The Munich-based Grcic has won numerous design awards and has curated exhibitions such as Design Real for London’s Serpentine Gallery, as well as building pavilions for the Venice and London Biennales. His style is pared down and minimal – “simplicity”, as he calls it – and for this project, he used maritime inspiration for his contribution. “The key reference for my proposal is the fishing vest, representing the idea of a bag, which is what the nylon material has been primarily used for, as a garment,” he explains. “My first thought was to recreate [German Fluxus artist] Joseph Beuys’ famous fishing vest in Prada black nylon. Later, I worked on two models that interpret the theme in a more abstract way: Apron and Hood.”

Herzog & de Meuron’s contributions to the project are called Language Restraint

Swiss phenoms Jacques Herzog and Pierre de Meuron received the Pritzker Prize for architecture in 2001 and have assembled a veritable greatest-hits of work: Beijing’s National Stadium, aka the Bird’s Nest; the Tate Modern in London; the Pérez Art Museum Miami; and M+ in Hong Kong, due to open next year. Prada is a regular collaborator with Herzog & de Meuron, who build stores for the brand, but this was the inaugural fashion crossover. 

For the duo’s entry, Herzog has invoked language and its changing identity. “Language has lost its power – to persuade people with arguments or to enchant them with the poetry of words,” explains Herzog. “It was a weapon of enlightenment.” He argues that language has lost its seduction, becoming an empty vehicle of information. As such, he uses text as a design element, like a pattern or decoration, with entire passages almost like ornamental tattoos. “The language we encounter here is like an archaeological find, as fascinating to us as ancient scrolls or coins, because we sense that its time is running out,” he says.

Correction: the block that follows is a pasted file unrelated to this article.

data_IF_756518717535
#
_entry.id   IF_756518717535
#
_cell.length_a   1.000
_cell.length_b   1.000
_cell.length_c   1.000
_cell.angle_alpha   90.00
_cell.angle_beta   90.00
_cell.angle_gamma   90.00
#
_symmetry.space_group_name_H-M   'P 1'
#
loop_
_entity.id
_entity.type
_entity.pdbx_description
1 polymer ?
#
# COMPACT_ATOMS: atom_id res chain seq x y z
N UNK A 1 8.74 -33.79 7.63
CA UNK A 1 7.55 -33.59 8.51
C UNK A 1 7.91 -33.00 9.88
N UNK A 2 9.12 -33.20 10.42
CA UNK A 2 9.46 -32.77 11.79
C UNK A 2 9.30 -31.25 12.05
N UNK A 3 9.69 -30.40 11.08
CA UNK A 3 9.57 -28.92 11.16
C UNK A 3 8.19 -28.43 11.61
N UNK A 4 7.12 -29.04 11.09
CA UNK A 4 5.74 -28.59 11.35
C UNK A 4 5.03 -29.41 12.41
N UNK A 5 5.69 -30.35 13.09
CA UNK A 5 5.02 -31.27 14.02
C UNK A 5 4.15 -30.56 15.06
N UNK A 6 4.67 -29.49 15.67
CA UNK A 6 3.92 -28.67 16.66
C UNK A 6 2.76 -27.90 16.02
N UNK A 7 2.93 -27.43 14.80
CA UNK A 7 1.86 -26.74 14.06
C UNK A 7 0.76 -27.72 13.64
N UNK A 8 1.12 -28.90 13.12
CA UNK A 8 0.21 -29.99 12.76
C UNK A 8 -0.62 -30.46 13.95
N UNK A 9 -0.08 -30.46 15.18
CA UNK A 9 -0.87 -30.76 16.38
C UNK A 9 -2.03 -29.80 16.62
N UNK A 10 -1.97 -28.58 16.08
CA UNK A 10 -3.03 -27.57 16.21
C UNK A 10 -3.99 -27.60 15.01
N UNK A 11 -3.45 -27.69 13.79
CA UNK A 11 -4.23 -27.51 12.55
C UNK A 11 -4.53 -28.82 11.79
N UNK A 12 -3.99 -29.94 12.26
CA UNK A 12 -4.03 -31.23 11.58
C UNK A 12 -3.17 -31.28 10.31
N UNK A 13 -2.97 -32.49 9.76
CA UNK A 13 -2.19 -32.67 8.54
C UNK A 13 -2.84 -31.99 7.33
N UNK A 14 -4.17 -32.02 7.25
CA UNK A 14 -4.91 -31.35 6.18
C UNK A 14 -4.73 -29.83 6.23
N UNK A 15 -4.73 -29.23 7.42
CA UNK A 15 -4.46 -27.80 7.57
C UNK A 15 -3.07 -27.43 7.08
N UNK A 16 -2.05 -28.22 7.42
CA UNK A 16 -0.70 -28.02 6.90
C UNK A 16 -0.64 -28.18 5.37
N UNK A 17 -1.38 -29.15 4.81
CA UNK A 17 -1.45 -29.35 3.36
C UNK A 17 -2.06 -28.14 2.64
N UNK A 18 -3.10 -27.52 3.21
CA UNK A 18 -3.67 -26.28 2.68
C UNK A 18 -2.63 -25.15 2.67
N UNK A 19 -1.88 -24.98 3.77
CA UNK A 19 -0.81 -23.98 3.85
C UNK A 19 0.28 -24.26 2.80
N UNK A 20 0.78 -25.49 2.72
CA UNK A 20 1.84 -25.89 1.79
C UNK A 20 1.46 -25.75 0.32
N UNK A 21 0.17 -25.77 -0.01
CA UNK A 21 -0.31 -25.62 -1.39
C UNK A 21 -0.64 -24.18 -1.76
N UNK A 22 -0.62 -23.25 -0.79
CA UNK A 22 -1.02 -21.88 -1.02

Last but not least is the towering figure of the Rotterdam-born Koolhaas, who runs Dutch architectural firm OMA. Currently a professor at Harvard, he has built the Fondazione Prada in Milan, the Garage Museum of Contemporary Art in Moscow and the headquarters of China Central Television in Beijing, amongst others. 

Koolhaas has taken the same deconstructive approach to the Prada commission as he does on a building. “This project proposes a reinterpretation of the backpack, more suitable for the contemporary urban citizen,” he explains. “It is carried on the front so its contents are at any time accessible to the wearer. It is dimensioned to accommodate the devices that enable modern life to unfold, easily unpacked through convenient openings.” The smart countercultural thinking of back-to-front “gives a more intimate sense of ownership”, he adds. Which sounds a lot like Mrs Prada’s entire blueprint for design, doesn’t it?    

Konstantin Grcic’s design is inspired by Fluxus artist Joseph Beuys’ fishing vest

Images: Courtesy of Prada